And then there’s Bonnie, the most tragic character on this show of mostly tragic characters. She loses when she goes up against Annalise. She loses when she aligns herself with Annalise. And when she finally got a glimpse of goodness in the form of Miller, something still was off. Bonnie and Miller’s relationship developed quickly, was forged by convenience and rarely felt organic. It feels like the relationship’s only purpose was to give Bonnie yet another tragic storyline, to put this character through the ringer yet again and make Frank swoop in and save her yet again.
One of the most compelling parts of the episode ends up being a pretty small subplot surrounding Laurel. It’s relegated to the background, but it strikes that How To Get Away With Murder sweetspot of turning melodrama into a meaningful message about trauma and mental health. Laurel becomes understandably distraught that Christopher witnessed murder, and she goes after Bonnie with her concerns. Laurel’s internal and external struggles here are powerful; she has every right to be furious, but it’s also understandable that she questions her own reaction, starts to feel a little bit crazy—something that has always been a sensitive spot for her.
At first, other characters and Laurel just spout out statistics about young children witnessing violence leading to PTSD and mental health side effects. That’s all fine; this show often uses its storylines to disseminate relevant and important facts. But it’s always more interesting when it can make those issues feel more personal, more grounded in a sense of character. Michaela steps in and says it’s not always the case. She knows because she experienced it. She was in the room when her birth mother was shot, and she doesn’t remember a thing. “It was like it never happened,” she says. And sure, she has her issues, as everyone on this show does, but overall, she’s pretty well adjusted, doesn’t suffer from debilitating PTSD. It’s a sweet moment and the only thing that genuinely calms Laurel. Michaela and Laurel are increasingly one of the healthiest relationships on the show other than Connor and Oliver. That brief glimpse of friendship, of empathy and vulnerability, is the only glimmer of light in the episode.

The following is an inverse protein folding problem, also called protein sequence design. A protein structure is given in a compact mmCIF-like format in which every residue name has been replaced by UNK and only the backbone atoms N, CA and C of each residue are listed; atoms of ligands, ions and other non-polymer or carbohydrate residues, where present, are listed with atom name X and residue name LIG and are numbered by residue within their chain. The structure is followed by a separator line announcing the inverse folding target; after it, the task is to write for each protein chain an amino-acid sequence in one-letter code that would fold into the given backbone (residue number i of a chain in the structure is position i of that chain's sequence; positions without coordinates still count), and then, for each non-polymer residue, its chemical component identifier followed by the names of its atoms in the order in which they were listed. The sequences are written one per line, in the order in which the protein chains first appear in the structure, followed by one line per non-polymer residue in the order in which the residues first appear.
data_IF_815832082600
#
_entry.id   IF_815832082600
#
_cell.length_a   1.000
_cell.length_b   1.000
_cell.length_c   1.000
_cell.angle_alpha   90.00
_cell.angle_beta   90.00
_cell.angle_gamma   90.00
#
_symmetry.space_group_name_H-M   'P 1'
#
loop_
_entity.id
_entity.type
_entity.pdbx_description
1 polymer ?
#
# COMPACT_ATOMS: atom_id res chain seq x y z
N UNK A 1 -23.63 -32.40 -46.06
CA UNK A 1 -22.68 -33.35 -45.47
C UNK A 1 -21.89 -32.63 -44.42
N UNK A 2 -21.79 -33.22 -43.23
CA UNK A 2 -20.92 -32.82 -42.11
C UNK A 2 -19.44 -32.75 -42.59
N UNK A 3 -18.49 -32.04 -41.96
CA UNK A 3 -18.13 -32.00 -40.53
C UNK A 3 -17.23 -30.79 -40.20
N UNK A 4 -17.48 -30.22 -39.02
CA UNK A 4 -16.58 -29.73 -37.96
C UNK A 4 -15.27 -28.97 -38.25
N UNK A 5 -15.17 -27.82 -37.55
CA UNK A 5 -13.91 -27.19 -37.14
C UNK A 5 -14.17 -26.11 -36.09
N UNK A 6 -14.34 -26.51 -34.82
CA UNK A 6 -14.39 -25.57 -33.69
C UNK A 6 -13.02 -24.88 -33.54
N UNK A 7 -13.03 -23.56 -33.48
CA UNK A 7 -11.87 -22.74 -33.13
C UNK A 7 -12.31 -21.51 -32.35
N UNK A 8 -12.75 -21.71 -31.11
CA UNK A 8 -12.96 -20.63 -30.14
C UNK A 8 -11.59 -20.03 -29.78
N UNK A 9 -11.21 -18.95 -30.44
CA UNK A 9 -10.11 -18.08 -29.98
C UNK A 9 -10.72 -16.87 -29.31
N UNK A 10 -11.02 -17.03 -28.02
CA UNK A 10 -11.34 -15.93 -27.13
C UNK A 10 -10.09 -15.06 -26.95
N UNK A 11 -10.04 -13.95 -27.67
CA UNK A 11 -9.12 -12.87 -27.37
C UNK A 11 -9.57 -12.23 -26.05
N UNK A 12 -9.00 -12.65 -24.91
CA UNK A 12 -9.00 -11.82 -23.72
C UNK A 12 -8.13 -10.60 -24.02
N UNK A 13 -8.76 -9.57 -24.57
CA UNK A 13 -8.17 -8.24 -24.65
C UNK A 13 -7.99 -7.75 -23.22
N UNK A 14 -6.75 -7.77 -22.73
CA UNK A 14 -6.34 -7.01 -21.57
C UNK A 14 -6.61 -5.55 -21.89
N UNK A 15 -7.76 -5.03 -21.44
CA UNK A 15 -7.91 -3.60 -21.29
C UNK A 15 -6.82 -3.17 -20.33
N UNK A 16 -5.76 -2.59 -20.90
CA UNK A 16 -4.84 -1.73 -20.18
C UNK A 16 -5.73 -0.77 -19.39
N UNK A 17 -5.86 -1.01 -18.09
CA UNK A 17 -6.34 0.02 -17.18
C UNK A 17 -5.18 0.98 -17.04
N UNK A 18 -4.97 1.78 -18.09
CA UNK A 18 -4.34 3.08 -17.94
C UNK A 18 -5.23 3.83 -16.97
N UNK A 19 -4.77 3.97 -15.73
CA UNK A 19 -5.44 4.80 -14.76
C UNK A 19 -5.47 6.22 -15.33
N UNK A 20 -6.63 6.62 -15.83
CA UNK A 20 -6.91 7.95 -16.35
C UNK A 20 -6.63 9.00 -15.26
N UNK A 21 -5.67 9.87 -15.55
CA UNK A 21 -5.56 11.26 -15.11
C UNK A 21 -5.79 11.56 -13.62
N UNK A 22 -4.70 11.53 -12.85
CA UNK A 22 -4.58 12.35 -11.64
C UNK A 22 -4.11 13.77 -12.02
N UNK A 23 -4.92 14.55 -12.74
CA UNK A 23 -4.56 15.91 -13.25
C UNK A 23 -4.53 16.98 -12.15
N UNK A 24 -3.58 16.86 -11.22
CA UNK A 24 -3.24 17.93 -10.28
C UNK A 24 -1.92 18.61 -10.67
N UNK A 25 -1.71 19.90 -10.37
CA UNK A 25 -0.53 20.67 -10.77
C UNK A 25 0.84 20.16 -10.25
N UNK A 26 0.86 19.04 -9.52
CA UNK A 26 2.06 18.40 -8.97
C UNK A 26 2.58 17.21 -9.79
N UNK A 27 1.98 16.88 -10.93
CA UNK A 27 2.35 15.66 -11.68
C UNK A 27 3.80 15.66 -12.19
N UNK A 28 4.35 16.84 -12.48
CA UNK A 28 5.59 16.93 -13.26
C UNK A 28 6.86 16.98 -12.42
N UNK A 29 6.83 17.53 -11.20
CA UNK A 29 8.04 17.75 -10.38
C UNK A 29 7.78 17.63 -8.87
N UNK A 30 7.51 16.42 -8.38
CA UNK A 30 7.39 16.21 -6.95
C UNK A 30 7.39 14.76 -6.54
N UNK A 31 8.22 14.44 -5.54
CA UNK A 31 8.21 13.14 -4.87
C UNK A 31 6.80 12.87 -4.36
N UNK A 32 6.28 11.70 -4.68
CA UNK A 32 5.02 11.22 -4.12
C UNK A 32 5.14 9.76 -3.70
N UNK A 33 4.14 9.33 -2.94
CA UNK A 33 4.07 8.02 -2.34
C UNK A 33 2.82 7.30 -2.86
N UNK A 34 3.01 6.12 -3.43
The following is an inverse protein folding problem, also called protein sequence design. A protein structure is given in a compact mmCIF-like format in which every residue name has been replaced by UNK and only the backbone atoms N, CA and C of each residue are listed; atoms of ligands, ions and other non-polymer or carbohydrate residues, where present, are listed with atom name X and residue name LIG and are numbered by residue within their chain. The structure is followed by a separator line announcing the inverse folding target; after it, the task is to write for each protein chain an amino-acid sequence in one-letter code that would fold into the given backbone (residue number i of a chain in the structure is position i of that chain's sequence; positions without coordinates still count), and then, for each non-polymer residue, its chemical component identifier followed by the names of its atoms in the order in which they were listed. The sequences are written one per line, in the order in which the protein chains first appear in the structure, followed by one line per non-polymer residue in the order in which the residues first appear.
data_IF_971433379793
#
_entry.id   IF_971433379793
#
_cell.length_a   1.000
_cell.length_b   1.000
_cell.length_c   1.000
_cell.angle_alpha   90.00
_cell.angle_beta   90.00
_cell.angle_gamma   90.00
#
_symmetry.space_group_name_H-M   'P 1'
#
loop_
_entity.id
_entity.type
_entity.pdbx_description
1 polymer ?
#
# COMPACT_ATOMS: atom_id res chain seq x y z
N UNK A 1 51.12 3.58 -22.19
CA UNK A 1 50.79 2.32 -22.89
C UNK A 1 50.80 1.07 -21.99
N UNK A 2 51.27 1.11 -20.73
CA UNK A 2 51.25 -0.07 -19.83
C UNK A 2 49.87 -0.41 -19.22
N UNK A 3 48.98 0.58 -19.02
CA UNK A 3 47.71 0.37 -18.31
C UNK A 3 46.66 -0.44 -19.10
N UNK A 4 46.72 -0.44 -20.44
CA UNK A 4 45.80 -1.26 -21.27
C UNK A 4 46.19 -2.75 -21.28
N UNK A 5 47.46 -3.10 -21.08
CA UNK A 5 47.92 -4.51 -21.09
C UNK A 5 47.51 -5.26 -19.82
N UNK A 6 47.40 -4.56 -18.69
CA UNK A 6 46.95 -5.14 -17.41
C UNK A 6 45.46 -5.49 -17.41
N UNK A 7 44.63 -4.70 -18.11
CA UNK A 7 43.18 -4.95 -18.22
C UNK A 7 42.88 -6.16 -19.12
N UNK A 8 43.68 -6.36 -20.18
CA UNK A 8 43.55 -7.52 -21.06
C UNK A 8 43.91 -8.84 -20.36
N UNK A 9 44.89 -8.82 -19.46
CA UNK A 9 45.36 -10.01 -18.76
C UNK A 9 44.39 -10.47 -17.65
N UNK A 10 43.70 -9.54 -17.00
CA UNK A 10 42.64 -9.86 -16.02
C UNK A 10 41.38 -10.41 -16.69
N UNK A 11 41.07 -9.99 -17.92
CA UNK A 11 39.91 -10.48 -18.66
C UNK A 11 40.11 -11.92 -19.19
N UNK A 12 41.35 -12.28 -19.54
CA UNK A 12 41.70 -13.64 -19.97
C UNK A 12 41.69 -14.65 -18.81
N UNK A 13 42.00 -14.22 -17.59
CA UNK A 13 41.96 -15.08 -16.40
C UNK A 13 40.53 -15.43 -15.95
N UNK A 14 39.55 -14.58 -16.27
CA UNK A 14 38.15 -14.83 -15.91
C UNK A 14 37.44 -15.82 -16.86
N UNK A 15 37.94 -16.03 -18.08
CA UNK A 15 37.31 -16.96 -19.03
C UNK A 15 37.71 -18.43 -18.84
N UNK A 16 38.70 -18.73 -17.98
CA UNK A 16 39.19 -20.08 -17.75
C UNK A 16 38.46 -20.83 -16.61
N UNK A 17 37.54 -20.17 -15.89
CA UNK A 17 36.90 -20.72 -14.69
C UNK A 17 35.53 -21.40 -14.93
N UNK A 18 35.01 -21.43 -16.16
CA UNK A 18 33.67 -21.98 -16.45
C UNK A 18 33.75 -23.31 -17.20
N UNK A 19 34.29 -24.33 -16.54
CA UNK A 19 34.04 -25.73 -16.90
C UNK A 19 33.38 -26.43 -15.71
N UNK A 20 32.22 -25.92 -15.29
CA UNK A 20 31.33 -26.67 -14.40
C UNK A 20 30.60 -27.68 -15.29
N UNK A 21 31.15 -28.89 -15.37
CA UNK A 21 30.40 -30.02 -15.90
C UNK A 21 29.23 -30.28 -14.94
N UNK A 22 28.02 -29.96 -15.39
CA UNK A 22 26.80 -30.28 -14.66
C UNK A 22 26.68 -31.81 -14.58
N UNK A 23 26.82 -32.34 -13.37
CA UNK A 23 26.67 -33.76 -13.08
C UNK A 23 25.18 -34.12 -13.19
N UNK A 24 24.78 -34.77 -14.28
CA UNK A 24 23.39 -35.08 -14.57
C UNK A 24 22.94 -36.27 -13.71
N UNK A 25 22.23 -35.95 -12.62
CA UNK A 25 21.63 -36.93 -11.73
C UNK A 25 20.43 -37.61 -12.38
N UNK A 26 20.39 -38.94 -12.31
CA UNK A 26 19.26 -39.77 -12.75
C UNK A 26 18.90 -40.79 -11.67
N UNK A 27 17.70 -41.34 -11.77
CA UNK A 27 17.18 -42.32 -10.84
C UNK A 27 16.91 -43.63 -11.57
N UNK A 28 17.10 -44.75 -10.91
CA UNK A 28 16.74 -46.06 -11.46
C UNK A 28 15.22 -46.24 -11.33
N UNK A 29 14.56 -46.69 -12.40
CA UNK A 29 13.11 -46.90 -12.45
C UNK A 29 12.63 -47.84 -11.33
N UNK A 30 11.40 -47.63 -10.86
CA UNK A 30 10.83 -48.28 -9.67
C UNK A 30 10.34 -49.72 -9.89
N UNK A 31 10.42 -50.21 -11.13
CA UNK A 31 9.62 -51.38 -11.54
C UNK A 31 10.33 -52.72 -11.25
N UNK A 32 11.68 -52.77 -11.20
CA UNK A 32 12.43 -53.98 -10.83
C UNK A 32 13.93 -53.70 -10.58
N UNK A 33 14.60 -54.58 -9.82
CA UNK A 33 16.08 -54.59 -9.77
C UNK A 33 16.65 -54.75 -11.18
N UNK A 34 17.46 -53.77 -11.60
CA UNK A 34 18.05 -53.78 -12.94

- “My head is always in the game.” This is a fun Annalise line, but it reminded me that she’s drinking again. So is her head currently in the game?
- The way Annalise dismisses Laurel’s Christopher concerns is rude.
- Liza Weil is great. Watching Bonnie dissociate through most of this episode and also contemplate suicide is very tough.
- The use of flashback in this episode isn’t as impactful as it wants to be.
- Wow it’s hard to care even the tiniest bit about Emmett. The fact that he gets a whole storyline wedged into here is wild. It’s an already overstuffed episode, and his arc has little to do with the rest of what’s happening (so far).